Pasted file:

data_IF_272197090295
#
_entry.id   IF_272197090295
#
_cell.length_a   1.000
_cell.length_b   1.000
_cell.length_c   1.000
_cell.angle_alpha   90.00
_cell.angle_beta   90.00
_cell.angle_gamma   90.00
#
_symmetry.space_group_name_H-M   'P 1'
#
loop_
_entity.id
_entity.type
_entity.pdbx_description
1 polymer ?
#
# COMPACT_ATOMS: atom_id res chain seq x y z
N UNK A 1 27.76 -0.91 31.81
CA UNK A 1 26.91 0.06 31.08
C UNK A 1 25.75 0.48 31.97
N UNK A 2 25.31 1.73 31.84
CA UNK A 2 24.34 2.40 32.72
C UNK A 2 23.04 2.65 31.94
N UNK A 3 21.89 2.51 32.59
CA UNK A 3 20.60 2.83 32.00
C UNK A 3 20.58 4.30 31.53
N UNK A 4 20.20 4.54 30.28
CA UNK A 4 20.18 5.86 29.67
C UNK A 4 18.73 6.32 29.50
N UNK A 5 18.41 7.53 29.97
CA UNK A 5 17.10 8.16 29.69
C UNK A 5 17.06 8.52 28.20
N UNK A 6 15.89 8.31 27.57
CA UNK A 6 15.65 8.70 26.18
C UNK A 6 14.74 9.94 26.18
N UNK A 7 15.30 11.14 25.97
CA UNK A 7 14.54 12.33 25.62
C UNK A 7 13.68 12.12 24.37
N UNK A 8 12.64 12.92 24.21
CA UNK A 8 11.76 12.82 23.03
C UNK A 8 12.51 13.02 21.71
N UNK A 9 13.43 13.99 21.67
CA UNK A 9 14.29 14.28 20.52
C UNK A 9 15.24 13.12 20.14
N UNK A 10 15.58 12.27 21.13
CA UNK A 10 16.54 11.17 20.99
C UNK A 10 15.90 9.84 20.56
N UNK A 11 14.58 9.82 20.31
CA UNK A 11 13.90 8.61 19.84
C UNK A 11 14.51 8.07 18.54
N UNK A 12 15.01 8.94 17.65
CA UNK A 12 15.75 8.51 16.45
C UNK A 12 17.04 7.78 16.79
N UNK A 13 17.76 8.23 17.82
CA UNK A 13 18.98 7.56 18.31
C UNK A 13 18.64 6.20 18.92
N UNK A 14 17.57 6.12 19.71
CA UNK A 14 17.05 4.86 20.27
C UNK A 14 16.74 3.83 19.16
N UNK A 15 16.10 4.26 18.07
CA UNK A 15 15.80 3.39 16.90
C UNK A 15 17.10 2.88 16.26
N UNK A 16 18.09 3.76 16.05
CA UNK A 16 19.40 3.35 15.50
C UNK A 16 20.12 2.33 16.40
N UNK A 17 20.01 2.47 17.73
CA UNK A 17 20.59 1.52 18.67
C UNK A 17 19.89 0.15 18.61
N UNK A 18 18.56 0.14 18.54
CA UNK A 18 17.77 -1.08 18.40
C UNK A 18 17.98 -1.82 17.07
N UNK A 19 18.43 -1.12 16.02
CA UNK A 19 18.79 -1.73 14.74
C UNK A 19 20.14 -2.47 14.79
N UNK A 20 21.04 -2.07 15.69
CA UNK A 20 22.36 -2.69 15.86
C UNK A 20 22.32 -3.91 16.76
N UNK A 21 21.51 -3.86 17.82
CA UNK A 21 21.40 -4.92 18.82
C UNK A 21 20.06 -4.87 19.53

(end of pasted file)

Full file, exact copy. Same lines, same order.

data_IF_272197090295
#
_entry.id   IF_272197090295
#
_cell.length_a   1.000
_cell.length_b   1.000
_cell.length_c   1.000
_cell.angle_alpha   90.00
_cell.angle_beta   90.00
_cell.angle_gamma   90.00
#
_symmetry.space_group_name_H-M   'P 1'
#
loop_
_entity.id
_entity.type
_entity.pdbx_description
1 polymer ?
#
# COMPACT_ATOMS: atom_id res chain seq x y z
N UNK A 1 27.76 -0.91 31.81
CA UNK A 1 26.91 0.06 31.08
C UNK A 1 25.75 0.48 31.97
N UNK A 2 25.31 1.73 31.84
CA UNK A 2 24.34 2.40 32.72
C UNK A 2 23.04 2.65 31.94
N UNK A 3 21.89 2.51 32.59
CA UNK A 3 20.60 2.83 32.00
C UNK A 3 20.58 4.30 31.53
N UNK A 4 20.20 4.54 30.28
CA UNK A 4 20.18 5.86 29.67
C UNK A 4 18.73 6.32 29.50
N UNK A 5 18.41 7.53 29.97
CA UNK A 5 17.10 8.16 29.69
C UNK A 5 17.06 8.52 28.20
N UNK A 6 15.89 8.31 27.57
CA UNK A 6 15.65 8.70 26.18
C UNK A 6 14.74 9.94 26.18
N UNK A 7 15.30 11.14 25.97
CA UNK A 7 14.54 12.33 25.62
C UNK A 7 13.68 12.12 24.37
N UNK A 8 12.64 12.92 24.21
CA UNK A 8 11.76 12.82 23.03
C UNK A 8 12.51 13.02 21.71
N UNK A 9 13.43 13.99 21.67
CA UNK A 9 14.29 14.28 20.52
C UNK A 9 15.24 13.12 20.14
N UNK A 10 15.58 12.27 21.13
CA UNK A 10 16.54 11.17 20.99
C UNK A 10 15.90 9.84 20.56
N UNK A 11 14.58 9.82 20.31
CA UNK A 11 13.90 8.61 19.84
C UNK A 11 14.51 8.07 18.54
N UNK A 12 15.01 8.94 17.65
CA UNK A 12 15.75 8.51 16.45
C UNK A 12 17.04 7.78 16.79
N UNK A 13 17.76 8.23 17.82
CA UNK A 13 18.98 7.56 18.31
C UNK A 13 18.64 6.20 18.92
N UNK A 14 17.57 6.12 19.71
CA UNK A 14 17.05 4.86 20.27
C UNK A 14 16.74 3.83 19.16
N UNK A 15 16.10 4.26 18.07
CA UNK A 15 15.80 3.39 16.90
C UNK A 15 17.10 2.88 16.26
N UNK A 16 18.09 3.76 16.05
CA UNK A 16 19.40 3.35 15.50
C UNK A 16 20.12 2.33 16.40
N UNK A 17 20.01 2.47 17.73
CA UNK A 17 20.59 1.52 18.67
C UNK A 17 19.89 0.15 18.61
N UNK A 18 18.56 0.14 18.54
CA UNK A 18 17.77 -1.08 18.40
C UNK A 18 17.98 -1.82 17.07
N UNK A 19 18.43 -1.12 16.02
CA UNK A 19 18.79 -1.73 14.74
C UNK A 19 20.14 -2.47 14.79
N UNK A 20 21.04 -2.07 15.69
CA UNK A 20 22.36 -2.69 15.86
C UNK A 20 22.32 -3.91 16.76
N UNK A 21 21.51 -3.86 17.82
CA UNK A 21 21.40 -4.92 18.82
C UNK A 21 20.06 -4.87 19.53